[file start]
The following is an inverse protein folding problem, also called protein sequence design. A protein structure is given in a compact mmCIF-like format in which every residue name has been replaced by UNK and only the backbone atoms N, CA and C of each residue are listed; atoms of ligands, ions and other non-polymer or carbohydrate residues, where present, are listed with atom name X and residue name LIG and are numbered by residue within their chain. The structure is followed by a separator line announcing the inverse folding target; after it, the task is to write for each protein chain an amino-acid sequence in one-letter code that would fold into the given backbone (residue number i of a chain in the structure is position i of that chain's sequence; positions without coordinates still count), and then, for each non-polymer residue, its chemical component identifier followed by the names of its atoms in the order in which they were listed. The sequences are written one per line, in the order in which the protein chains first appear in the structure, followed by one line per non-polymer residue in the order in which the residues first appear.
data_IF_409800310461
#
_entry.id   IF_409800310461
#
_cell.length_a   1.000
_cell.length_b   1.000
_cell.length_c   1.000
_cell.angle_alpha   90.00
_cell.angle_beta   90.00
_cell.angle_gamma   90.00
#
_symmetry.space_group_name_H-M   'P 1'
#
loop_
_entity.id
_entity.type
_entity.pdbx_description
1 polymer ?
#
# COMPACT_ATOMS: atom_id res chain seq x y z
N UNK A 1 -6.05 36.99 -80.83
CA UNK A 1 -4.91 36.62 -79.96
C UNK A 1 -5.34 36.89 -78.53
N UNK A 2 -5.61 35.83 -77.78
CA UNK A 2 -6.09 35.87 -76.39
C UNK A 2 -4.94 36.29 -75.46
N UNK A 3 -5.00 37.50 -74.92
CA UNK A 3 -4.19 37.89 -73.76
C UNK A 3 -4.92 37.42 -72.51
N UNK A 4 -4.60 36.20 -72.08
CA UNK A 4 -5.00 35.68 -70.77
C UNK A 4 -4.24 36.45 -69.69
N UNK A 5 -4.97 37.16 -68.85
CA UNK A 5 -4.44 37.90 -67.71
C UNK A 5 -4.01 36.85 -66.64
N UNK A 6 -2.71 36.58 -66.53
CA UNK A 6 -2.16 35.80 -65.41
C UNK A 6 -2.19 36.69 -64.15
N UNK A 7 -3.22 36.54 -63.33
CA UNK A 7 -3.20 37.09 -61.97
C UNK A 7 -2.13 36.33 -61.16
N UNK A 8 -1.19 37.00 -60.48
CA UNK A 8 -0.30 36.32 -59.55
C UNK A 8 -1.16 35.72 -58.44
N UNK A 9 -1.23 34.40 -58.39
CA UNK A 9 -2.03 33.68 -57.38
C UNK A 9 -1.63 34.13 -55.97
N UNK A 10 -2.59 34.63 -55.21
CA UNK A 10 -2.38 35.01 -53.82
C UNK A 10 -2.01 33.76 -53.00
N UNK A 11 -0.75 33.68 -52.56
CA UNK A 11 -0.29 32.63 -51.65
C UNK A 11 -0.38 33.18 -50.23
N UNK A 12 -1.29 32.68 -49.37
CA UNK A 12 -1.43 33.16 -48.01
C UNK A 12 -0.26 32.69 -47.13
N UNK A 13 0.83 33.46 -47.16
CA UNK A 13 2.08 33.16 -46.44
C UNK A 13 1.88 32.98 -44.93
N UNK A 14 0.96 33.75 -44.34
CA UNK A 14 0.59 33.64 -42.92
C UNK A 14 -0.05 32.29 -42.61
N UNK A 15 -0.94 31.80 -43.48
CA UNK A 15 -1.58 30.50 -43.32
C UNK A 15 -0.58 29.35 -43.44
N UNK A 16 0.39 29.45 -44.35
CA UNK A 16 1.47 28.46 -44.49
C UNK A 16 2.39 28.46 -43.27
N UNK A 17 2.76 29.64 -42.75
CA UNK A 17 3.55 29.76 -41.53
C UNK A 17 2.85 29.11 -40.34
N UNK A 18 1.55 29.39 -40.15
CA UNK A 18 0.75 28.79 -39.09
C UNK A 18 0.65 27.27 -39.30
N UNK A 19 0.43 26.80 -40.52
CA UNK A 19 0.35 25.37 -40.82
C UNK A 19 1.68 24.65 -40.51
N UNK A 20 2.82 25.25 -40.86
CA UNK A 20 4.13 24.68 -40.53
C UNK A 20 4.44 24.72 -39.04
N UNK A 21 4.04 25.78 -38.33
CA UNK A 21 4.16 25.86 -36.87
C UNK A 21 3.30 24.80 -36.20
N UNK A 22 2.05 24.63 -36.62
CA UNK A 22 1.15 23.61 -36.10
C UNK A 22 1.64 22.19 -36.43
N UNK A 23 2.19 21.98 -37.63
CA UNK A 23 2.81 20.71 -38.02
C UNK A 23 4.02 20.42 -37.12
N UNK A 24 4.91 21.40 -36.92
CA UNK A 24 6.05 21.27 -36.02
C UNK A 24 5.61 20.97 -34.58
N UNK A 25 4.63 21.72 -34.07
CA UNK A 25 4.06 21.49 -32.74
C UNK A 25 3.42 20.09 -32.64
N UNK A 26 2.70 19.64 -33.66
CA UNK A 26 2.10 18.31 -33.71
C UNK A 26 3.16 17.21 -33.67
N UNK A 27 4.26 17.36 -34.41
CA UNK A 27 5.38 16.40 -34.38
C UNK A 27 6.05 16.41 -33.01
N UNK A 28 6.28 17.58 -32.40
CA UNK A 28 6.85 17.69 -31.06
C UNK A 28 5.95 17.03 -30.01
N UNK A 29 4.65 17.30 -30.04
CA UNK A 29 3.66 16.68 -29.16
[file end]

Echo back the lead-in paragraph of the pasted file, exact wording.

The following is an inverse protein folding problem, also called protein sequence design. A protein structure is given in a compact mmCIF-like format in which every residue name has been replaced by UNK and only the backbone atoms N, CA and C of each residue are listed; atoms of ligands, ions and other non-polymer or carbohydrate residues, where present, are listed with atom name X and residue name LIG and are numbered by residue within their chain. The structure is followed by a separator line announcing the inverse folding target; after it, the task is to write for each protein chain an amino-acid sequence in one-letter code that would fold into the given backbone (residue number i of a chain in the structure is position i of that chain's sequence; positions without coordinates still count), and then, for each non-polymer residue, its chemical component identifier followed by the names of its atoms in the order in which they were listed. The sequences are written one per line, in the order in which the protein chains first appear in the structure, followed by one line per non-polymer residue in the order in which the residues first appear.